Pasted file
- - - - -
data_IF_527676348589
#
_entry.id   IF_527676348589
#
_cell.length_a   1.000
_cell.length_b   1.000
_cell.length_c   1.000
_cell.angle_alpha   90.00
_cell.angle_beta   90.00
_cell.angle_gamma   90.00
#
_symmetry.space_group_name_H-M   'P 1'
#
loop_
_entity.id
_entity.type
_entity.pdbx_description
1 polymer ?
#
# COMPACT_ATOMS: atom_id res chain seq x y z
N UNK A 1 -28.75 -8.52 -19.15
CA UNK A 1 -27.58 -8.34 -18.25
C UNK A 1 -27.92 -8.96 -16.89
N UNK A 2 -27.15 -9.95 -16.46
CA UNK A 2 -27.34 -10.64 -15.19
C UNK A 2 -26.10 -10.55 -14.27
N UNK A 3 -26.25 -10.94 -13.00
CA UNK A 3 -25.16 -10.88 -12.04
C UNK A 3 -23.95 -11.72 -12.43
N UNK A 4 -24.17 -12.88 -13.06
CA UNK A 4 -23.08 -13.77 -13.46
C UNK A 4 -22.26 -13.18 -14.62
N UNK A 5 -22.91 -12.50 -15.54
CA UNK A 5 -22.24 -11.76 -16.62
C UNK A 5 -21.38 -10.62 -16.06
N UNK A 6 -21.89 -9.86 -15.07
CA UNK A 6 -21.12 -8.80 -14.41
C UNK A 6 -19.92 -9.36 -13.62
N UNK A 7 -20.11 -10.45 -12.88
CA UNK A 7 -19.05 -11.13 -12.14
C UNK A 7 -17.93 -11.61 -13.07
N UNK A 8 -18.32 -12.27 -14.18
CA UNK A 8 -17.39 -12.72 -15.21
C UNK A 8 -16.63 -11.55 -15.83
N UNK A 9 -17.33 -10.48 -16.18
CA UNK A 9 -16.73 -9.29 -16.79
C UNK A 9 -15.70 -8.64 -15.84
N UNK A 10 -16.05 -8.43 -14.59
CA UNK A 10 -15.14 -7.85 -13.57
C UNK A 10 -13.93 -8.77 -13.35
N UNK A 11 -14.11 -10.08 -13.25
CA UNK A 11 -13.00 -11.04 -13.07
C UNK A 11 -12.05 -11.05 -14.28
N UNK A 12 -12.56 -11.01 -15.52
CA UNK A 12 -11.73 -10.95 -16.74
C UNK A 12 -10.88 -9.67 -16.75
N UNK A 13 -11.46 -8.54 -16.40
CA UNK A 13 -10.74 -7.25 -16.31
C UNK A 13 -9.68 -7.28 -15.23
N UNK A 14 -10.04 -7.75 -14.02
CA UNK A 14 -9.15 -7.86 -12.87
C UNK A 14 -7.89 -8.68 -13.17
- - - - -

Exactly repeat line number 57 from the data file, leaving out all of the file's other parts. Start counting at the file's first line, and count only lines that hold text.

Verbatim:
N UNK A 13 -11.46 -8.54 -16.40